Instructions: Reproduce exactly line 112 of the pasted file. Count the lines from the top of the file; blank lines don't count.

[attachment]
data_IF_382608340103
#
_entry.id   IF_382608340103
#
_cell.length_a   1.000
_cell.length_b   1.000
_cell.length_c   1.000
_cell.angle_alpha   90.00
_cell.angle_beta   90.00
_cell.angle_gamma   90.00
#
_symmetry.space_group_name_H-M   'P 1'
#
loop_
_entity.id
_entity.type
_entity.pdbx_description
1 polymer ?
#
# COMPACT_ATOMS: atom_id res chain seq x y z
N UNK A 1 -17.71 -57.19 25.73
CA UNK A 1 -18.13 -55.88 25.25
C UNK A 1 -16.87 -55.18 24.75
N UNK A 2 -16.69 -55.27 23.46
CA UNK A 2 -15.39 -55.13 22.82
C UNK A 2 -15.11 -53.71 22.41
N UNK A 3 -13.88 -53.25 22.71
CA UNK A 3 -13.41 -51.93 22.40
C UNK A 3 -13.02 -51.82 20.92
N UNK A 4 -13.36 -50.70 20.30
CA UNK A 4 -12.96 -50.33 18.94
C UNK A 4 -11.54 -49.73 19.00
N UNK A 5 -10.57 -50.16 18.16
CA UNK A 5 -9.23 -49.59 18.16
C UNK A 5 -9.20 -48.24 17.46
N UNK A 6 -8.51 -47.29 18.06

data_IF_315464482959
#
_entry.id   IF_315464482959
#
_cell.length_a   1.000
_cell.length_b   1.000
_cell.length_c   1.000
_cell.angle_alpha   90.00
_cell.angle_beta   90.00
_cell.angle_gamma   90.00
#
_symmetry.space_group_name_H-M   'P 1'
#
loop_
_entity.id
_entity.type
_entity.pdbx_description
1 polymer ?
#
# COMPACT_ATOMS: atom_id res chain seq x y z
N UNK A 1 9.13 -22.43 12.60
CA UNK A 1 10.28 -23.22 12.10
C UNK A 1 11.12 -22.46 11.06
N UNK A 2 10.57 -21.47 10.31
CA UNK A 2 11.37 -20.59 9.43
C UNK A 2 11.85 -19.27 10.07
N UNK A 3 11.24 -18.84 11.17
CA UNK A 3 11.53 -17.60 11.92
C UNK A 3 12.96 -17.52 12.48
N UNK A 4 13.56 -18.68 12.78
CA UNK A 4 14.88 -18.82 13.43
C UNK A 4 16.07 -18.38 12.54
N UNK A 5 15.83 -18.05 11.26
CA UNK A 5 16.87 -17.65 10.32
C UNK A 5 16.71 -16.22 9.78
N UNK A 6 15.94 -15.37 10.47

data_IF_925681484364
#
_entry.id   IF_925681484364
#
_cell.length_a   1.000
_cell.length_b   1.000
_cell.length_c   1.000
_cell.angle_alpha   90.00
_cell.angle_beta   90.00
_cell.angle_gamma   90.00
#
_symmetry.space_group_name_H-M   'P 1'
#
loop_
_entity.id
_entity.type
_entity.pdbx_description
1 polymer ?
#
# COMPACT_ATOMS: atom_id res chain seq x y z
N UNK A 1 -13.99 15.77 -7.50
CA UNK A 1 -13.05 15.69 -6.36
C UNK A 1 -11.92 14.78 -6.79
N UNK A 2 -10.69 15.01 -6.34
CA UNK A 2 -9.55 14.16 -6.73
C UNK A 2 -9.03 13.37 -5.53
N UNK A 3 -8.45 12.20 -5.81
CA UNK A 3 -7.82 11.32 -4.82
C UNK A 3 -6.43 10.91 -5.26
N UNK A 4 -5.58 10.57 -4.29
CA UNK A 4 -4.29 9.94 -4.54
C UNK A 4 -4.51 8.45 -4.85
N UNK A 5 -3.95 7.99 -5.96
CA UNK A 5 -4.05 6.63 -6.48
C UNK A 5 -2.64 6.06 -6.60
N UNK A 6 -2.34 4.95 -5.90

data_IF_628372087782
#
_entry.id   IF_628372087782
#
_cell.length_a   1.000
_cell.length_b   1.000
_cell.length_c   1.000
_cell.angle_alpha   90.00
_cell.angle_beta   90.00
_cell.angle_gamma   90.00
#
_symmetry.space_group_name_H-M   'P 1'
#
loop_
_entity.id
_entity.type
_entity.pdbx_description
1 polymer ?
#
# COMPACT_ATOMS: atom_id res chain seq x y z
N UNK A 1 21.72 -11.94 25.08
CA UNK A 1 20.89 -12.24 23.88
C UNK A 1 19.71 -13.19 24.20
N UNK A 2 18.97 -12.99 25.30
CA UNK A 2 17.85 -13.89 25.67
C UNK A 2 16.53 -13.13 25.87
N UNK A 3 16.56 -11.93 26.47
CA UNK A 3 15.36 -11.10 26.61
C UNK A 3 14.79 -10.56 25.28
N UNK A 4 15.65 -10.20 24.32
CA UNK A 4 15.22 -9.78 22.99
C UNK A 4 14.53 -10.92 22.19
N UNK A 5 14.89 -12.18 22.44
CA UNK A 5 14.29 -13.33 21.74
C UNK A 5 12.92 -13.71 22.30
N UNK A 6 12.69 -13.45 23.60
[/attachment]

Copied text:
#